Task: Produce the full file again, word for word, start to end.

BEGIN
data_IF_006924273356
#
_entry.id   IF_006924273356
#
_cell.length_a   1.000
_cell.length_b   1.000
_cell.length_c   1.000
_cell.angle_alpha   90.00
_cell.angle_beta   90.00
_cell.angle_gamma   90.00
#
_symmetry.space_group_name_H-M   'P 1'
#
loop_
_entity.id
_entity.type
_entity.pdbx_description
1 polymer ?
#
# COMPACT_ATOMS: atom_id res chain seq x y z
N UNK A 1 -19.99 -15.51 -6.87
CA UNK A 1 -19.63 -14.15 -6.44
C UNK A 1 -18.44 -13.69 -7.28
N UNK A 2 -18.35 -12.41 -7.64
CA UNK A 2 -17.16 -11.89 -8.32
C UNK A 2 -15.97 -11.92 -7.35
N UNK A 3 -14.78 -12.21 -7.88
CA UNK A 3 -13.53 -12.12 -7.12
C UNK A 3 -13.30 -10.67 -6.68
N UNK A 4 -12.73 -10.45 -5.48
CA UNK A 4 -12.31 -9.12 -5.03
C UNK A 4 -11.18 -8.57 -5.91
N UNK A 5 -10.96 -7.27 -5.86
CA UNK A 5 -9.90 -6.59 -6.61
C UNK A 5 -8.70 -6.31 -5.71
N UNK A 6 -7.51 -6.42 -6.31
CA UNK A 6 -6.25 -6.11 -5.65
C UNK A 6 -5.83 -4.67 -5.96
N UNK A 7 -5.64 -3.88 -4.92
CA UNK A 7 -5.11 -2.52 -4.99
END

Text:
data_IF_006924273356
#
_entry.id   IF_006924273356
#
_cell.length_a   1.000
_cell.length_b   1.000
_cell.length_c   1.000
_cell.angle_alpha   90.00
_cell.angle_beta   90.00
_cell.angle_gamma   90.00
#
_symmetry.space_group_name_H-M   'P 1'
#
loop_
_entity.id
_entity.type
_entity.pdbx_description
1 polymer ?
#
# COMPACT_ATOMS: atom_id res chain seq x y z
N UNK A 1 -19.99 -15.51 -6.87
CA UNK A 1 -19.63 -14.15 -6.44
C UNK A 1 -18.44 -13.69 -7.28
N UNK A 2 -18.35 -12.41 -7.64
CA UNK A 2 -17.16 -11.89 -8.32
C UNK A 2 -15.97 -11.92 -7.35
N UNK A 3 -14.78 -12.21 -7.88
CA UNK A 3 -13.53 -12.12 -7.12
C UNK A 3 -13.30 -10.67 -6.68
N UNK A 4 -12.73 -10.45 -5.48
CA UNK A 4 -12.31 -9.12 -5.03
C UNK A 4 -11.18 -8.57 -5.91
N UNK A 5 -10.96 -7.27 -5.86
CA UNK A 5 -9.90 -6.59 -6.61
C UNK A 5 -8.70 -6.31 -5.71
N UNK A 6 -7.51 -6.42 -6.31
CA UNK A 6 -6.25 -6.11 -5.65
C UNK A 6 -5.83 -4.67 -5.96
N UNK A 7 -5.64 -3.88 -4.92
CA UNK A 7 -5.11 -2.52 -4.99